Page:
FDA Black Box Warning
Antibiotic-associated diarrhea (AAD) is quite common and its incidence varies from 5% to 20% of patients depending on which antibiotic they are taking although practically all antibiotics have been associated with AAD. Fortunately, most cases are mild and self-limited, ending with the cessation of use of the offending antibiotic. The antibiotics most commonly associated with this mild form...
FDA Black Box Warning
Antibiotic-associated diarrhea (AAD) is quite common and its incidence varies from 5% to 20% of patients depending on which antibiotic they are taking although practically all antibiotics have been associated with AAD. Fortunately, most cases are mild and self-limited, ending with the cessation of use of the offending antibiotic. The antibiotics most commonly associated with this mild form of AAD include ampicillin, amoxicillin, cephalosporins and clindamycin. There have been studies in children or adults in which the use of prophylactic yogurt in people using antibiotics has significantly reduced the occurrence or severity of AAD. However, 10 to 20% of all patients who get AAD (0.5 to 4% of patients using antibiotics) will get the more severe form of AAD known as pseudomembranous colitis (see below). If you are taking any antibiotic and develop diarrhea after starting to use the drug, call your physician to discuss whether another antibiotic should be used and to discuss the need for rehydration due to the fluid losses from the diarrhea.
Pseudomembranous colitis has been reported with nearly all antibacterial agents and may range in severity from mild to life-threatening. Therefore, it is important to consider this diagnosis in patients who present with diarrhea subsequent to the administration of antibacterial agents.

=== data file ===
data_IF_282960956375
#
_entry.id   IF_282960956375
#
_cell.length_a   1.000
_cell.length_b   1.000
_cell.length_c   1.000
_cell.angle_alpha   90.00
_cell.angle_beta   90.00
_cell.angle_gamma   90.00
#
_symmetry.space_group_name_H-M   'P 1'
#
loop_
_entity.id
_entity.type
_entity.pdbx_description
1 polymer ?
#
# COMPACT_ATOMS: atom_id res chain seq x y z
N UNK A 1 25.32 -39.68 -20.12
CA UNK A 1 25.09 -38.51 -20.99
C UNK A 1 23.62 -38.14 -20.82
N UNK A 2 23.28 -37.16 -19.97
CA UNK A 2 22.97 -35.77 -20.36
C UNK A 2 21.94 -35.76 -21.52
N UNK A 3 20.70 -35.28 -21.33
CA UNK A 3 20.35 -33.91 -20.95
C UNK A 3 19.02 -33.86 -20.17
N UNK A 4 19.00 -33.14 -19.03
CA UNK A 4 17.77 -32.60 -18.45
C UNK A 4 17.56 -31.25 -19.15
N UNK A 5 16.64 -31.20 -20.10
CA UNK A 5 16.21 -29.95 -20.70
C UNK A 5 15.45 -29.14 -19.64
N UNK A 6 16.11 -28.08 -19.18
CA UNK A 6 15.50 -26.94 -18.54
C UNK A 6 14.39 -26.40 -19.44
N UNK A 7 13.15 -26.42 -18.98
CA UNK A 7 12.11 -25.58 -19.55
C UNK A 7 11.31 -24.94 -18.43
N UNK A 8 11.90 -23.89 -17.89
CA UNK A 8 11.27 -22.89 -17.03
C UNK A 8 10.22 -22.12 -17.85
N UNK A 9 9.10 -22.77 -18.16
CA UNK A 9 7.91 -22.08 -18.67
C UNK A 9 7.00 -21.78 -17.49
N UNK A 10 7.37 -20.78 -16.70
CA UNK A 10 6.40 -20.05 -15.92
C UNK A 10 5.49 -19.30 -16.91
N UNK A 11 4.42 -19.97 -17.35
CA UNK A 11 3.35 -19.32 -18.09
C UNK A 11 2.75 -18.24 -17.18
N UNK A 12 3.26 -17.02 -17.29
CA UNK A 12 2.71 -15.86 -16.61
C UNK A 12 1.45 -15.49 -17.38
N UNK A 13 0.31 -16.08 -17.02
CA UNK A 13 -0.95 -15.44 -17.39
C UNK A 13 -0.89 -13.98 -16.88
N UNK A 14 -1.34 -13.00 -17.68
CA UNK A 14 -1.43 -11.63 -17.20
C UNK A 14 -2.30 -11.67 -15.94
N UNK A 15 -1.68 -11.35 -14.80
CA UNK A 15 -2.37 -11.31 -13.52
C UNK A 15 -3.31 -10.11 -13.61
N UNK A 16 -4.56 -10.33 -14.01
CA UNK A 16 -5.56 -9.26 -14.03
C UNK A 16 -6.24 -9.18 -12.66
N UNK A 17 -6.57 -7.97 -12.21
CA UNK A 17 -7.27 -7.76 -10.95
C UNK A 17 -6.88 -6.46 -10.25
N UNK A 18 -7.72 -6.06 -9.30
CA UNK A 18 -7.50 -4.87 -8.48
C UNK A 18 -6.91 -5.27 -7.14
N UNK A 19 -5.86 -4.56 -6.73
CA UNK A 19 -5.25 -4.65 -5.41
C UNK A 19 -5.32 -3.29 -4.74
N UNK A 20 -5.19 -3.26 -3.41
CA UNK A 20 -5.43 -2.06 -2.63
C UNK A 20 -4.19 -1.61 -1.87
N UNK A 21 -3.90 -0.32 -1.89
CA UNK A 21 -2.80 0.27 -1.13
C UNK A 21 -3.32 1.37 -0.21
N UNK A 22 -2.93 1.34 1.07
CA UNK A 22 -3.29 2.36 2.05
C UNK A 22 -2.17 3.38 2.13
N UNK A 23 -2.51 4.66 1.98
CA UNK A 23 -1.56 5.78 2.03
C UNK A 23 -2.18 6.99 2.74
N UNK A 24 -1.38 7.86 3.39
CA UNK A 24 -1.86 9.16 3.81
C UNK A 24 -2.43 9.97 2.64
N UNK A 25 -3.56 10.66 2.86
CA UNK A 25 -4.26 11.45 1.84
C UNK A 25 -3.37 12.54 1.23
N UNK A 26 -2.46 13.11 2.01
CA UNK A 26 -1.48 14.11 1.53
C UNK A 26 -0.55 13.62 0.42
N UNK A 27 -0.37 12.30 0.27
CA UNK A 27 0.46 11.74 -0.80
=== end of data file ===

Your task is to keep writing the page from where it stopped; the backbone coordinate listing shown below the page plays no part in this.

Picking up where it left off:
Because antibiotic therapy has been associated with severe colitis which may end fatally, it should be reserved for serious infections where less toxic antimicrobial agents are inappropriate, as described in the INDICATIONS AND USAGE section. It should not be used in patients with nonbacterial infections such as most upper respiratory tract infections. Treatment with antibacterial agents alters the normal flora of the colon and may permit over-growth of clostridia. Studies indicate that a toxin produced by Clostridium difficile is one primary cause of “antibiotic-associated colitis.”
After the diagnosis of pseudomembranous colitis has been established, therapeutic measures should be initiated. Mild cases of pseudomembranous colitis usually respond to drug discontinuation alone. In moderate to severe cases, consideration should be given to management with fluids and electrolytes, protein supplementation, and treatment with an antibacterial drug clinically effective against C. difficile colitis.
Diarrhea, colitis, and pseudomembranous colitis have been observed to begin up to several weeks following cessation of therapy.
|Fluoroquinolone Antibiotics Available in the U.S.|
Antibiotic-associated diarrhea (AAD) is a not-uncommon adverse effect of antibiotic treatment. Many different types of antibiotics can cause AAD. But reports have recently implicated the fluoroquinolone family of antibiotics as an important risk factor in the development of a potentially life-threatening form of AAD called pseudomembranous colitis. The fluoroquinolone family includes such drugs as ciprofloxacin (CIPRO) and levofloxacin (LEVAQUIN).
Treatment with all antibiotics, including the fluoroquinolone family, alters the number and type of bacteria in the colon. This may permit the overgrowth of the bacterium Clostridium difficile. This micro-organism releases a toxin that can cause inflammation of the colon (colitis), leading to diarrhea. When the more severe forms of AAD are caused by the presence of Clostridium difficile, this drug-induced condition is known as pseudomembranous colitis and is often life-threatening. AAD is due to Clostridium difficile-induced colitis in between 10 and 20 percent of cases.